This listing is for ONE roll of circulated $10 Face Value 90% Silver Washington Quarters. Each roll will contain 40 random date pieces in average circulated condition with full dates. Photos provided are not the exact roll you will receive but represents the same product advertised.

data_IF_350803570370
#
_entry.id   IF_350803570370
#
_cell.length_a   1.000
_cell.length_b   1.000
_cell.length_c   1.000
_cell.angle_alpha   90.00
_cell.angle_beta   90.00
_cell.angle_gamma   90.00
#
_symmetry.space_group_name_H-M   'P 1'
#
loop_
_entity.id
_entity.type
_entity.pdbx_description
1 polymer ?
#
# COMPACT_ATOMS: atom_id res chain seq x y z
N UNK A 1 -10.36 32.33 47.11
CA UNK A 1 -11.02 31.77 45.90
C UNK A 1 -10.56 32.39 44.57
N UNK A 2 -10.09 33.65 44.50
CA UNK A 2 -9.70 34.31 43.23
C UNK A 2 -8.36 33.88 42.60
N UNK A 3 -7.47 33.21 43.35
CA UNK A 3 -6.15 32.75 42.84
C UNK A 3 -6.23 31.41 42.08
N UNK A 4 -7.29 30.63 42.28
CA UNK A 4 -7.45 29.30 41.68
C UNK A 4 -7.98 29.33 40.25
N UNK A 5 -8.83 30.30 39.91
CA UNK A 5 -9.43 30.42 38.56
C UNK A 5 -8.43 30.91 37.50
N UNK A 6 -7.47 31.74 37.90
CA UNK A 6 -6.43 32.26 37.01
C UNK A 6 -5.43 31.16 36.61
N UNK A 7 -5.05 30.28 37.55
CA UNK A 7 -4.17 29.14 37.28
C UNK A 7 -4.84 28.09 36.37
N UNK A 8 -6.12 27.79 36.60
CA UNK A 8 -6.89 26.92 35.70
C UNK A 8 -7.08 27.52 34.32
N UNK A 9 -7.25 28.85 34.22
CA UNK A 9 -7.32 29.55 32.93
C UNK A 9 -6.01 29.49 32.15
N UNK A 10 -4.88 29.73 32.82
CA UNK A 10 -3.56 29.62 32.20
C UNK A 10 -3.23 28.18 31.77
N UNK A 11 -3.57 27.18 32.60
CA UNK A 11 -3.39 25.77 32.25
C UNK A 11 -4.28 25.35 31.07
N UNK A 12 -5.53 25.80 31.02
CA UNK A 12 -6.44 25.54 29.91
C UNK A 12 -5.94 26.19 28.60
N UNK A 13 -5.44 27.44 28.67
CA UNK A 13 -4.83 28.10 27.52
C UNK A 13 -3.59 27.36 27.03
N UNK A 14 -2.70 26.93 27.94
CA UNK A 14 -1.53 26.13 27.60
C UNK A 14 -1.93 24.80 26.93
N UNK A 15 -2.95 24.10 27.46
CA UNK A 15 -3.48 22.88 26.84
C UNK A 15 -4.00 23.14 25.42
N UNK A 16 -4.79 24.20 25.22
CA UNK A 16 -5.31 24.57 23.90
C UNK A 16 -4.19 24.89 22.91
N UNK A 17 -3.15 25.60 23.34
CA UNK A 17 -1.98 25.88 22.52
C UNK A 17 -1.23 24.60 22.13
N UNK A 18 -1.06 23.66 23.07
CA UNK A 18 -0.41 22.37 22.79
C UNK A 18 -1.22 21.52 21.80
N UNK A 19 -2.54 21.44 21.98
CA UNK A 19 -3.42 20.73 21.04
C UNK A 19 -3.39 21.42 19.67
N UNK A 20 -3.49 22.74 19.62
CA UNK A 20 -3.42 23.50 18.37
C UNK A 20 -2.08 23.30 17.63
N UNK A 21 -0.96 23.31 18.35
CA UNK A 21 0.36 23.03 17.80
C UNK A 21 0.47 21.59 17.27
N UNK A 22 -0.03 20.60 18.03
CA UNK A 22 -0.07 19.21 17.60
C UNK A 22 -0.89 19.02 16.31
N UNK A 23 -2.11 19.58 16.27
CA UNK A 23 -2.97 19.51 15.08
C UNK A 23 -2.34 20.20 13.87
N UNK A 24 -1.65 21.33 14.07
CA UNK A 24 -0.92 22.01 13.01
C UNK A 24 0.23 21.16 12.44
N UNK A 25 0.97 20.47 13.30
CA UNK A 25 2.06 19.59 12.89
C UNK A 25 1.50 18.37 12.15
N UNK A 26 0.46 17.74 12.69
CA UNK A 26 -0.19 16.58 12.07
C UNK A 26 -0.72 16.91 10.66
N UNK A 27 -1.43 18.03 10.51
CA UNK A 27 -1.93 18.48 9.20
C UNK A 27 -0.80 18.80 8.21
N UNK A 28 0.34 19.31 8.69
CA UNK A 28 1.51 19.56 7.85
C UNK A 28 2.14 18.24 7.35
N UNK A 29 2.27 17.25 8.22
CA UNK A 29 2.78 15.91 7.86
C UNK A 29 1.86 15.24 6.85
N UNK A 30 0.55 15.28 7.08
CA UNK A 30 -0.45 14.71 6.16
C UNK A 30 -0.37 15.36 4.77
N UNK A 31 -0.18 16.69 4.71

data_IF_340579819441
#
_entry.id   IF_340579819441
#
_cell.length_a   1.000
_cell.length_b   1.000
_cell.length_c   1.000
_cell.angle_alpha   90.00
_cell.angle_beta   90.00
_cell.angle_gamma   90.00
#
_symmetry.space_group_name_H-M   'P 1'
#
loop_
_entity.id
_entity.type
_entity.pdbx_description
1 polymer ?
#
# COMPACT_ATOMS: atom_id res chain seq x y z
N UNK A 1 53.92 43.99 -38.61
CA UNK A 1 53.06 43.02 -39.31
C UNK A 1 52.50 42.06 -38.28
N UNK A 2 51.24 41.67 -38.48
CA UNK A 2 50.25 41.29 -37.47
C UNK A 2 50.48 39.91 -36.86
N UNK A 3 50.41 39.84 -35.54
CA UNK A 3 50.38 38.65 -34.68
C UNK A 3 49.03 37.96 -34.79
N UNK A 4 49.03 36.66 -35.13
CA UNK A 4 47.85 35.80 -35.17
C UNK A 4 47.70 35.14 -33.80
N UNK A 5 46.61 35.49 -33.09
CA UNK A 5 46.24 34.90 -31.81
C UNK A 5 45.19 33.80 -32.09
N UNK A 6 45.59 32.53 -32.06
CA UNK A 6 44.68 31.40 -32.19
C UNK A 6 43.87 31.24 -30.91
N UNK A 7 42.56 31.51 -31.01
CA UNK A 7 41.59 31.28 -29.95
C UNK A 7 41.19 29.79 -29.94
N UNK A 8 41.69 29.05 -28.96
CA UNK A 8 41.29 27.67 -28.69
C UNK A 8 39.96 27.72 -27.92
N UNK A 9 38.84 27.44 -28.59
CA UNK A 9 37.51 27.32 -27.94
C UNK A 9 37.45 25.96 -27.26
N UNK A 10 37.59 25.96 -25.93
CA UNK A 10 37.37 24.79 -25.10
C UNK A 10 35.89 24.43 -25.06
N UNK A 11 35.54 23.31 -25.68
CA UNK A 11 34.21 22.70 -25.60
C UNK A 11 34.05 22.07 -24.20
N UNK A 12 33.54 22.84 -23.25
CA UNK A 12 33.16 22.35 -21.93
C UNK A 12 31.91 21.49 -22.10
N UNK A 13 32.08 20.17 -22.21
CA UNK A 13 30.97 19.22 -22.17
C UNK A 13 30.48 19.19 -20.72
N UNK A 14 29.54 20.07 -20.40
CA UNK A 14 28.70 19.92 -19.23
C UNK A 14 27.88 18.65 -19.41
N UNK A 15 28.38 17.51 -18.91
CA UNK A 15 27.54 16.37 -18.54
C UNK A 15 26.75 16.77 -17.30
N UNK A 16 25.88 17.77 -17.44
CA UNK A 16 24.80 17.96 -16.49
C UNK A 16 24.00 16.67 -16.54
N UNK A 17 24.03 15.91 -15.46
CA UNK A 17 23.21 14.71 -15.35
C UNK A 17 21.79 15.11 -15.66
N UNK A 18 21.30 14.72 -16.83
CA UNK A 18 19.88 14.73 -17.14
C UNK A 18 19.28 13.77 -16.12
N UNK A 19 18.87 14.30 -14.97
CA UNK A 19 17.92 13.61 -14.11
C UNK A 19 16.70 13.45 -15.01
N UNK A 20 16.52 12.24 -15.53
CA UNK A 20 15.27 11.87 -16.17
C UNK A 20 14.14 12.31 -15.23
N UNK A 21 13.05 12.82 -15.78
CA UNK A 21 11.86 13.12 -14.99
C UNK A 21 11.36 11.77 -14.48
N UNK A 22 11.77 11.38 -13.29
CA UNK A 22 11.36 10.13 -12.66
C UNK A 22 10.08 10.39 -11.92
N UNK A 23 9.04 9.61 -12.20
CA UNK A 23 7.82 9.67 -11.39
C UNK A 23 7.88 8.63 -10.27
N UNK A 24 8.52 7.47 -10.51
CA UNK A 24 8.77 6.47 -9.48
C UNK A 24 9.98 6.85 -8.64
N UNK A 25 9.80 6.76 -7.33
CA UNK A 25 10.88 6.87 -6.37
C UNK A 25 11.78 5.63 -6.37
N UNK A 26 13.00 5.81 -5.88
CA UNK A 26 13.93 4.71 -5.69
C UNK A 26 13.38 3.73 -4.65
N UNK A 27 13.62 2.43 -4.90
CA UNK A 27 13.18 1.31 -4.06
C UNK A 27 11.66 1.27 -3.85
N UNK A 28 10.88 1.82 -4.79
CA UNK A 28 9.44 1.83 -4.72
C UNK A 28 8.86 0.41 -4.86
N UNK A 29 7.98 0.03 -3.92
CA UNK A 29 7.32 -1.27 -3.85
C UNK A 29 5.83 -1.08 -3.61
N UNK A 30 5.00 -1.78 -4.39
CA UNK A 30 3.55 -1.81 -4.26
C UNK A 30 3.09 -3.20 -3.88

The Washington quarter is the current pattern for the quarter dollar which began its production in 1932. Over the course of its mintage the Washington quarter has undergone several changes in composition and patterns, however the obverse depicting the bust of George Washington has remained for the most part, the same. Starting in 1930, plans to replace the Standing Liberty quarter were underway, and the Commission of Fine Arts supported sculptor Laura Gardin Fraser’s Washing medal to be adapted to fit the quarter design. Treasury Secretary Andrew W. Mellon however, started a competition for the quarters redesign and chose John Flanagan’s submissions for the new pattern. The first pieces were struck beginning in 1932, and by August 1st, 1932 the Washington quarter began it’s almost 70 year circulation. In 1965, the U.S. Mint ceased to strike the quarter in 90% silver, and instead it was replaced with a copper-nickel alloy. Flanagans original design would be struck until 1999 when the Statehood quarters replaced the reverse. The obverse however was kept mostly the same, with only slight modifications. Parameters set for the original 90% silver strikes were as follows: .900 silver, .100 copper composition, net weight of .18084 oz. pure silver, a total weight of 6.25 grams with a 24.3 mm diameter featuring a reeded edge.
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